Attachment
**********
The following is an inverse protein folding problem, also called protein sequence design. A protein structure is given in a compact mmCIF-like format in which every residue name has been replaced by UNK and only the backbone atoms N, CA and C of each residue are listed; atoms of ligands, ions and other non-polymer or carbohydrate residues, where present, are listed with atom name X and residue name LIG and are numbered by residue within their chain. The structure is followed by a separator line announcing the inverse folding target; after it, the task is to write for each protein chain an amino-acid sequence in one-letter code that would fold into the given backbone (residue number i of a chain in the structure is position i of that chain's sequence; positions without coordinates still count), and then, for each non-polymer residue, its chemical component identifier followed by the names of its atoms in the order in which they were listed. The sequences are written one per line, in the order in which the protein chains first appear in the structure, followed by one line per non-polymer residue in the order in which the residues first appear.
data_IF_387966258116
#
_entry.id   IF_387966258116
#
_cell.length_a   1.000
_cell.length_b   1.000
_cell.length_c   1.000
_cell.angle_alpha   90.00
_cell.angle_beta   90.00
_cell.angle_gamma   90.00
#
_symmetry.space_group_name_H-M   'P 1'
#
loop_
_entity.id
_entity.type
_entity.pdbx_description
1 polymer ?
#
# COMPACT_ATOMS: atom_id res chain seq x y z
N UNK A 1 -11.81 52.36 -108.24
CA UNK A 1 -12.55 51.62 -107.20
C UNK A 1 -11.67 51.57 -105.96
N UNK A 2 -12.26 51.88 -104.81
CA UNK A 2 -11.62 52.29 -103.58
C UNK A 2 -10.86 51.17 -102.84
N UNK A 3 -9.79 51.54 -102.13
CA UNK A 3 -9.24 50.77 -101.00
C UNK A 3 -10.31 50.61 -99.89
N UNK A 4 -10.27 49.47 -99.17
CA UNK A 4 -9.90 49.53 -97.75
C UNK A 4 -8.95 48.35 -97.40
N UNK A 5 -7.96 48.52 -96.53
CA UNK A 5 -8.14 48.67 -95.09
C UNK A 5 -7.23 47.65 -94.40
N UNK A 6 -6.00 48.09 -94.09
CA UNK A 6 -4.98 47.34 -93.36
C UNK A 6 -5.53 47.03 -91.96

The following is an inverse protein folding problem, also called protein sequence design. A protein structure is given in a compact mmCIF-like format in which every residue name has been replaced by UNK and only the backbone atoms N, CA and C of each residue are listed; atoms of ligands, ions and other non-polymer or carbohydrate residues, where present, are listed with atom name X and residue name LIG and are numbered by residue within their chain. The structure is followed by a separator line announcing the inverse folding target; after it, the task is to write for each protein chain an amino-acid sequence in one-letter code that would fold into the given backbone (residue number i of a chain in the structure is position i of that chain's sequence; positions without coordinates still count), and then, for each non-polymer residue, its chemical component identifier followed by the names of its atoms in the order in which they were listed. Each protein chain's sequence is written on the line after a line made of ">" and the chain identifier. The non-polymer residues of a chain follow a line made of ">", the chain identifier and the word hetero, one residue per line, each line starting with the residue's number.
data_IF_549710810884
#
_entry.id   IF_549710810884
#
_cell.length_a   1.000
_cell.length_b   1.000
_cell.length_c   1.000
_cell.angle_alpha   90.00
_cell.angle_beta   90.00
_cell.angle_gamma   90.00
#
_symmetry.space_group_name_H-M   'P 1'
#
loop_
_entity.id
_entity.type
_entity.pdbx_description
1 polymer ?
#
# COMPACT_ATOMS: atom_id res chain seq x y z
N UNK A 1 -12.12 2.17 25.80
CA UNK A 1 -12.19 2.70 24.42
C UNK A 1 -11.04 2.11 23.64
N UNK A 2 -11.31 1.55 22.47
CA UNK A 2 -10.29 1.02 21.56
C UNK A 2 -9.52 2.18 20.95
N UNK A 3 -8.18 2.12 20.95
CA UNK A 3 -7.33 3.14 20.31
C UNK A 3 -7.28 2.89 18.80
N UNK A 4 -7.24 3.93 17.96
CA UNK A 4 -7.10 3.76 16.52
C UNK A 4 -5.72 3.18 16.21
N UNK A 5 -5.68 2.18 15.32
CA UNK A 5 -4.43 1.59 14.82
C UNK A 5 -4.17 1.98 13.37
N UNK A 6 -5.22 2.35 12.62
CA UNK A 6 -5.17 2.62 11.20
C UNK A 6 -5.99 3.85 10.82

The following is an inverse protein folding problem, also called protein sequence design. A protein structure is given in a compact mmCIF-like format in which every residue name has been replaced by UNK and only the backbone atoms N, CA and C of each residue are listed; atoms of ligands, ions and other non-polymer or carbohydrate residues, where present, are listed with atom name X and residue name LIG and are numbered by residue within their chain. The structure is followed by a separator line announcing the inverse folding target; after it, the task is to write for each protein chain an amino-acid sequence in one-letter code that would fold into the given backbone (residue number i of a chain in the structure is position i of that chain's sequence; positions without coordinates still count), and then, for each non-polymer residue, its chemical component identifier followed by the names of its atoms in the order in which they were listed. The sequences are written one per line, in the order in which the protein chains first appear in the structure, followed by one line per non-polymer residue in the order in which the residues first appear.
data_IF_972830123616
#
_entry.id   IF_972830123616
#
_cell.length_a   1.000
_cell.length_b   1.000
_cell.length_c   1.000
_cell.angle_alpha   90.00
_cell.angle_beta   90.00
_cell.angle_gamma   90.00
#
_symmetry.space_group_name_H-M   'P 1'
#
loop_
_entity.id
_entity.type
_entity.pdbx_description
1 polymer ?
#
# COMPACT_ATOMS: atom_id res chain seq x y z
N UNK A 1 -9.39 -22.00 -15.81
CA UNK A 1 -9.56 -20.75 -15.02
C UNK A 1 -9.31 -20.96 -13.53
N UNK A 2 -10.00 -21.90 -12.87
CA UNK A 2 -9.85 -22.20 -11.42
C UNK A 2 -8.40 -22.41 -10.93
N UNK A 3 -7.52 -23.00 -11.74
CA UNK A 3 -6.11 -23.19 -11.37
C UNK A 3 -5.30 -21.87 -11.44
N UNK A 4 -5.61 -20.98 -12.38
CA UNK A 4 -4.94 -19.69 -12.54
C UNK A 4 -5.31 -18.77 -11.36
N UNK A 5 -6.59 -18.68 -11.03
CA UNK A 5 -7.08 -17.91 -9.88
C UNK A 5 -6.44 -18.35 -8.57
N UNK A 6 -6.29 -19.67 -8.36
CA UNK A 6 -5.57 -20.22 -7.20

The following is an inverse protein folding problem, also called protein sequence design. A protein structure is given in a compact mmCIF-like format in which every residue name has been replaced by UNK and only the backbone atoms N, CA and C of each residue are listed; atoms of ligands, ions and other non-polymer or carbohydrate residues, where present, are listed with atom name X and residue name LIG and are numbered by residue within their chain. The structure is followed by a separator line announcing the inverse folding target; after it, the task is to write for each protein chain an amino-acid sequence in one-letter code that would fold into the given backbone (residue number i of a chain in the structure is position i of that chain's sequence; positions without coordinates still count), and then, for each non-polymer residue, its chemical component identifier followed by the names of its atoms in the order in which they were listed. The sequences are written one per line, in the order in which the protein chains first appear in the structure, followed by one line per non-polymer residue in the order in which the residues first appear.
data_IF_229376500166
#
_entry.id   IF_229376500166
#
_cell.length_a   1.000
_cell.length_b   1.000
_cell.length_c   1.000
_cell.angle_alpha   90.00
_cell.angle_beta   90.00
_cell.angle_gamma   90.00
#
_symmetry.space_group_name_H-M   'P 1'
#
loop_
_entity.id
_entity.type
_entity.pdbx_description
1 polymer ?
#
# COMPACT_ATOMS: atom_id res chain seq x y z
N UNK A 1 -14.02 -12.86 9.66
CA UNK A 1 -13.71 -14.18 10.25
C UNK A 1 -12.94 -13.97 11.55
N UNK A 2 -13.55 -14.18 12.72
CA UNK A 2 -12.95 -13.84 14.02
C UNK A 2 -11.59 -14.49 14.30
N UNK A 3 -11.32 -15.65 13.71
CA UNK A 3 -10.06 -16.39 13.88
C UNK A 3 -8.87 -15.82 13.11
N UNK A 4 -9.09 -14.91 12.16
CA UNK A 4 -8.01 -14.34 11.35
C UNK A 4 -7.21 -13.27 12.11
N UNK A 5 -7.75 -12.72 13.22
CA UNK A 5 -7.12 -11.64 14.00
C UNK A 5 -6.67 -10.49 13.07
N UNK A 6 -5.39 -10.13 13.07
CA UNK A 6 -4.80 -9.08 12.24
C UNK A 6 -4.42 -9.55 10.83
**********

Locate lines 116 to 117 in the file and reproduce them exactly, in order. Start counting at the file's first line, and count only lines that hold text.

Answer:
CA UNK A 6 -5.57 -20.22 -7.20

The following is an inverse protein folding problem, also called protein sequence design. A protein structure is given in a compact mmCIF-like format in which every residue name has been replaced by UNK and only the backbone atoms N, CA and C of each residue are listed; atoms of ligands, ions and other non-polymer or carbohydrate residues, where present, are listed with atom name X and residue name LIG and are numbered by residue within their chain. The structure is followed by a separator line announcing the inverse folding target; after it, the task is to write for each protein chain an amino-acid sequence in one-letter code that would fold into the given backbone (residue number i of a chain in the structure is position i of that chain's sequence; positions without coordinates still count), and then, for each non-polymer residue, its chemical component identifier followed by the names of its atoms in the order in which they were listed. The sequences are written one per line, in the order in which the protein chains first appear in the structure, followed by one line per non-polymer residue in the order in which the residues first appear.